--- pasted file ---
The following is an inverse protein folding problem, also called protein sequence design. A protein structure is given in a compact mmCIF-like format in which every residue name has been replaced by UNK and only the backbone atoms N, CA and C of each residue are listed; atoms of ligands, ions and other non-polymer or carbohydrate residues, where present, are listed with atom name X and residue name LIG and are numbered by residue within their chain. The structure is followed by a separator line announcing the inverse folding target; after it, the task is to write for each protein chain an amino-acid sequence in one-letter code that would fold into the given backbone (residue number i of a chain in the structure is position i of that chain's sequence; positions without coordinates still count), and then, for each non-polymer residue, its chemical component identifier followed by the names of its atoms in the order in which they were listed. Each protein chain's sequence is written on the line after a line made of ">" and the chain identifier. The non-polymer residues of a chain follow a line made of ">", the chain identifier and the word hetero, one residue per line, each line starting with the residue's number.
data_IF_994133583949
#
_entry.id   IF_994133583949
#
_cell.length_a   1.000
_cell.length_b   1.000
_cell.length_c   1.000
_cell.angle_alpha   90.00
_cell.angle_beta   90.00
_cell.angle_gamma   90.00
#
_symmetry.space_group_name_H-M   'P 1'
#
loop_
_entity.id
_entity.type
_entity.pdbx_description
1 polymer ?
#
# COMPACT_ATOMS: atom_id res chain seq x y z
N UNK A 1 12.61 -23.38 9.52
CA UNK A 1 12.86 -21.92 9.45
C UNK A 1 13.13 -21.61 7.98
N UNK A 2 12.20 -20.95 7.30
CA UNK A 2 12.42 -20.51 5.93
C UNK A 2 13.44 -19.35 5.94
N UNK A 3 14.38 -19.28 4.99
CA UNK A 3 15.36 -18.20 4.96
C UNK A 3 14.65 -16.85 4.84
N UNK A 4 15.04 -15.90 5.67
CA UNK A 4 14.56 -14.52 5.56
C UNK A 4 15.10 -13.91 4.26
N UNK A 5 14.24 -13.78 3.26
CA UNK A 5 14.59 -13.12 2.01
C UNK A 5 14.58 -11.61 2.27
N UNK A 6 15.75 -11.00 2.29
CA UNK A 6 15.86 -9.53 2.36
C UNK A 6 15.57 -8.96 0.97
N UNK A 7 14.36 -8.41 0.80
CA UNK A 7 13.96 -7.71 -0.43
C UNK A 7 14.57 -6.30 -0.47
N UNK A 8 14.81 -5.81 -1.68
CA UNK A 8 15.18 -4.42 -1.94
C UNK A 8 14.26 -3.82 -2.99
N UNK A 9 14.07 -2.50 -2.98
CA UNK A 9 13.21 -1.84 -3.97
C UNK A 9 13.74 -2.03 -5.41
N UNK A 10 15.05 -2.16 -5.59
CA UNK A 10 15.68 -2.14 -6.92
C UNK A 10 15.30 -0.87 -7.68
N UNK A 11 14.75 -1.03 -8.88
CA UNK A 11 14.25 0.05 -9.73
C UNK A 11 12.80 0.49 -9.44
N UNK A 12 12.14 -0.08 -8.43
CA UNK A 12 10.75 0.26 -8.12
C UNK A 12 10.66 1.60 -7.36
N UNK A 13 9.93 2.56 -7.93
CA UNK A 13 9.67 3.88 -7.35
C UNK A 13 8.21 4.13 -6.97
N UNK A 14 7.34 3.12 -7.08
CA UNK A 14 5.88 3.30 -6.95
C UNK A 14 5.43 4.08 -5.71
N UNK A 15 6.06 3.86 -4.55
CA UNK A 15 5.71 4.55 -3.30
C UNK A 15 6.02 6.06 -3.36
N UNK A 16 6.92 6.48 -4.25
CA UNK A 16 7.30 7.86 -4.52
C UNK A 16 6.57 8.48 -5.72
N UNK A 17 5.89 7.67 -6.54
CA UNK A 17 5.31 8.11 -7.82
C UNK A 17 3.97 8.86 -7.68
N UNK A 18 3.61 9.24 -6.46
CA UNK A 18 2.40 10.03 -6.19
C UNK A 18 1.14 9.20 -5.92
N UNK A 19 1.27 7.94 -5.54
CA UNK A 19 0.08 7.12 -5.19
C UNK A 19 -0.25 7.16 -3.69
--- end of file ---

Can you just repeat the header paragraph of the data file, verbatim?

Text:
The following is an inverse protein folding problem, also called protein sequence design. A protein structure is given in a compact mmCIF-like format in which every residue name has been replaced by UNK and only the backbone atoms N, CA and C of each residue are listed; atoms of ligands, ions and other non-polymer or carbohydrate residues, where present, are listed with atom name X and residue name LIG and are numbered by residue within their chain. The structure is followed by a separator line announcing the inverse folding target; after it, the task is to write for each protein chain an amino-acid sequence in one-letter code that would fold into the given backbone (residue number i of a chain in the structure is position i of that chain's sequence; positions without coordinates still count), and then, for each non-polymer residue, its chemical component identifier followed by the names of its atoms in the order in which they were listed. Each protein chain's sequence is written on the line after a line made of ">" and the chain identifier. The non-polymer residues of a chain follow a line made of ">", the chain identifier and the word hetero, one residue per line, each line starting with the residue's number.